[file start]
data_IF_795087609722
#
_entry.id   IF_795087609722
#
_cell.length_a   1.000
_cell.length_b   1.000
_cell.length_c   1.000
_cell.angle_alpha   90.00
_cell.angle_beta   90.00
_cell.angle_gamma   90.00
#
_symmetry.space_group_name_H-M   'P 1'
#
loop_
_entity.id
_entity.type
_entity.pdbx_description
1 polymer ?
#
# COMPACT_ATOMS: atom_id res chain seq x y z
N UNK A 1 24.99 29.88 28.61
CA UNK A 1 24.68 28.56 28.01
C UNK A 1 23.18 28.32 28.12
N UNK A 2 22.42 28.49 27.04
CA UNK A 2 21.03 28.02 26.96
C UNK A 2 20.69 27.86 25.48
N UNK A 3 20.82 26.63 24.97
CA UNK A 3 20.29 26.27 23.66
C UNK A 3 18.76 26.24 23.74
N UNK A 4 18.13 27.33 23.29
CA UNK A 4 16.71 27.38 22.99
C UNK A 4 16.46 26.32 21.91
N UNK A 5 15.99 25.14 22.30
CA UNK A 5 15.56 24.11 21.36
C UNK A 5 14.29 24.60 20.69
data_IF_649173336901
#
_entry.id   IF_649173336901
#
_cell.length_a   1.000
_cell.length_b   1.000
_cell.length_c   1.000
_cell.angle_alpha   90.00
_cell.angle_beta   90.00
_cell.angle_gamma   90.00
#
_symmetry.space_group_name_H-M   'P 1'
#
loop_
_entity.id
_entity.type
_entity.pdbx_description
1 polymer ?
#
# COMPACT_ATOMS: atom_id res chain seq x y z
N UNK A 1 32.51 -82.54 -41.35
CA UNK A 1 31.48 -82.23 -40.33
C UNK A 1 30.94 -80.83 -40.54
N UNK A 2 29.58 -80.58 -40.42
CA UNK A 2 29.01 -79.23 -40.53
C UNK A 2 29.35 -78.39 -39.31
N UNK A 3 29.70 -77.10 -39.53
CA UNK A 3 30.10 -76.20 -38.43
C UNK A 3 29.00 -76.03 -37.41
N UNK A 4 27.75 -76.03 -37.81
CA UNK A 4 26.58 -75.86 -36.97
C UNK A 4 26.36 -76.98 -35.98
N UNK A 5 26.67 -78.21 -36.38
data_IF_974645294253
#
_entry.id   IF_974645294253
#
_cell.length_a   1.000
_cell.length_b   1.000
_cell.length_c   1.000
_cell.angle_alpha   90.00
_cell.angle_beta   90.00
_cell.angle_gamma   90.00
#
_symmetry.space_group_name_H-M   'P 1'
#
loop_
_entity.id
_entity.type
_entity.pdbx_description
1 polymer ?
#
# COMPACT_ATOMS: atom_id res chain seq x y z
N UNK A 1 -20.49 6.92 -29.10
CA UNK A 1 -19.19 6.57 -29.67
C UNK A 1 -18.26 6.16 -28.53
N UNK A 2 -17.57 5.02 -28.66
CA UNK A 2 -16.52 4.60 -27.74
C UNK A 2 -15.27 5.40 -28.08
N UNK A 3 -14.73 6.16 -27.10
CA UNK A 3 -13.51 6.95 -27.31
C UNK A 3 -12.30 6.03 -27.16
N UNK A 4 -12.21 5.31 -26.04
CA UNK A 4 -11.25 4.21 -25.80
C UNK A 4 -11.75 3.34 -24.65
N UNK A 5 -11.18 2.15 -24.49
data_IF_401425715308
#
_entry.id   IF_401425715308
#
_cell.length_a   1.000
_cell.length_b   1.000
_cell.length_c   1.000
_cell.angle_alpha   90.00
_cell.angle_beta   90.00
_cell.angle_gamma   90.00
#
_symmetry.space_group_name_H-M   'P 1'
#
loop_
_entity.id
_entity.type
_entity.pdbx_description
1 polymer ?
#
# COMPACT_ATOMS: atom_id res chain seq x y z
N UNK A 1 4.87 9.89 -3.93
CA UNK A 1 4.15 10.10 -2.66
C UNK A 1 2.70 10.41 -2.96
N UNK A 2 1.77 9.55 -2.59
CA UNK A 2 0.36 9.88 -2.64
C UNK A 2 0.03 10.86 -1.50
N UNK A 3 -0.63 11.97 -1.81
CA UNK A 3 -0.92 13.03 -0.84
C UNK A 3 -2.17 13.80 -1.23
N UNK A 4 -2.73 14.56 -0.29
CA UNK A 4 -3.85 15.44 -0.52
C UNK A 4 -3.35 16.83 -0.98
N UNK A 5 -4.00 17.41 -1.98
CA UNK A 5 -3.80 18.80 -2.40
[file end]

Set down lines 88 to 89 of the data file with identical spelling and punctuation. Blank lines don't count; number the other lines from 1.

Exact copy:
# COMPACT_ATOMS: atom_id res chain seq x y z
N UNK A 1 -20.49 6.92 -29.10